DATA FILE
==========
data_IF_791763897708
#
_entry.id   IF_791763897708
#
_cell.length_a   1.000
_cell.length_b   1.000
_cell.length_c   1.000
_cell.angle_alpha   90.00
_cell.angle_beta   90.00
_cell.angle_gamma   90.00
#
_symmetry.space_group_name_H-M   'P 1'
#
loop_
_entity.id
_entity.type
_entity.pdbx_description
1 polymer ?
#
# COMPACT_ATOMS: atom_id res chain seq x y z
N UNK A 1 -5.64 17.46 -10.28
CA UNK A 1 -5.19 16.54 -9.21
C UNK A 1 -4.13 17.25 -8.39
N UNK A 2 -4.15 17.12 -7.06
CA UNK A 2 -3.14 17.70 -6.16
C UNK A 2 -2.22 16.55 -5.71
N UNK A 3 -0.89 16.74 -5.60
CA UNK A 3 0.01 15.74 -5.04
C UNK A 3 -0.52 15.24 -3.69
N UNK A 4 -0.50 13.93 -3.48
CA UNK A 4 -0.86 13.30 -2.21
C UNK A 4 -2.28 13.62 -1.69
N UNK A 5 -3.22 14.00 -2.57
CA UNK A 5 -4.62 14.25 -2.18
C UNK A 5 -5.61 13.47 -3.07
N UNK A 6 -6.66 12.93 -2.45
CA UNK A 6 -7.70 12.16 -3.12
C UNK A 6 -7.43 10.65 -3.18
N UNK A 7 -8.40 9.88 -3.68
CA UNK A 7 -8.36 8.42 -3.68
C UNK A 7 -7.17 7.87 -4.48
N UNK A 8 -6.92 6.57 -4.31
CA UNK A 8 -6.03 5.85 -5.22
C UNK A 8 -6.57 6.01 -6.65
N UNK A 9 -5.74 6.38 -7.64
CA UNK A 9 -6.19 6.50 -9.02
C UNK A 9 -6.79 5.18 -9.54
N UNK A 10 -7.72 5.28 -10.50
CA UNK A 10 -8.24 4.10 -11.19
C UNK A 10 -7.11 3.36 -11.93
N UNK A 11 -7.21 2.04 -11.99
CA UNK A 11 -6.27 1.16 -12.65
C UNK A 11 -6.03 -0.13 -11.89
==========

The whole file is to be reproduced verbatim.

data_IF_791763897708
#
_entry.id   IF_791763897708
#
_cell.length_a   1.000
_cell.length_b   1.000
_cell.length_c   1.000
_cell.angle_alpha   90.00
_cell.angle_beta   90.00
_cell.angle_gamma   90.00
#
_symmetry.space_group_name_H-M   'P 1'
#
loop_
_entity.id
_entity.type
_entity.pdbx_description
1 polymer ?
#
# COMPACT_ATOMS: atom_id res chain seq x y z
N UNK A 1 -5.64 17.46 -10.28
CA UNK A 1 -5.19 16.54 -9.21
C UNK A 1 -4.13 17.25 -8.39
N UNK A 2 -4.15 17.12 -7.06
CA UNK A 2 -3.14 17.70 -6.16
C UNK A 2 -2.22 16.55 -5.71
N UNK A 3 -0.89 16.74 -5.60
CA UNK A 3 0.01 15.74 -5.04
C UNK A 3 -0.52 15.24 -3.69
N UNK A 4 -0.50 13.93 -3.48
CA UNK A 4 -0.86 13.30 -2.21
C UNK A 4 -2.28 13.62 -1.69
N UNK A 5 -3.22 14.00 -2.57
CA UNK A 5 -4.62 14.25 -2.18
C UNK A 5 -5.61 13.47 -3.07
N UNK A 6 -6.66 12.93 -2.45
CA UNK A 6 -7.70 12.16 -3.12
C UNK A 6 -7.43 10.65 -3.18
N UNK A 7 -8.40 9.88 -3.68
CA UNK A 7 -8.36 8.42 -3.68
C UNK A 7 -7.17 7.87 -4.48
N UNK A 8 -6.92 6.57 -4.31
CA UNK A 8 -6.03 5.85 -5.22
C UNK A 8 -6.57 6.01 -6.65
N UNK A 9 -5.74 6.38 -7.64
CA UNK A 9 -6.19 6.50 -9.02
C UNK A 9 -6.79 5.18 -9.54
N UNK A 10 -7.72 5.28 -10.50
CA UNK A 10 -8.24 4.10 -11.19
C UNK A 10 -7.11 3.36 -11.93
N UNK A 11 -7.21 2.04 -11.99
CA UNK A 11 -6.27 1.16 -12.65
C UNK A 11 -6.03 -0.13 -11.89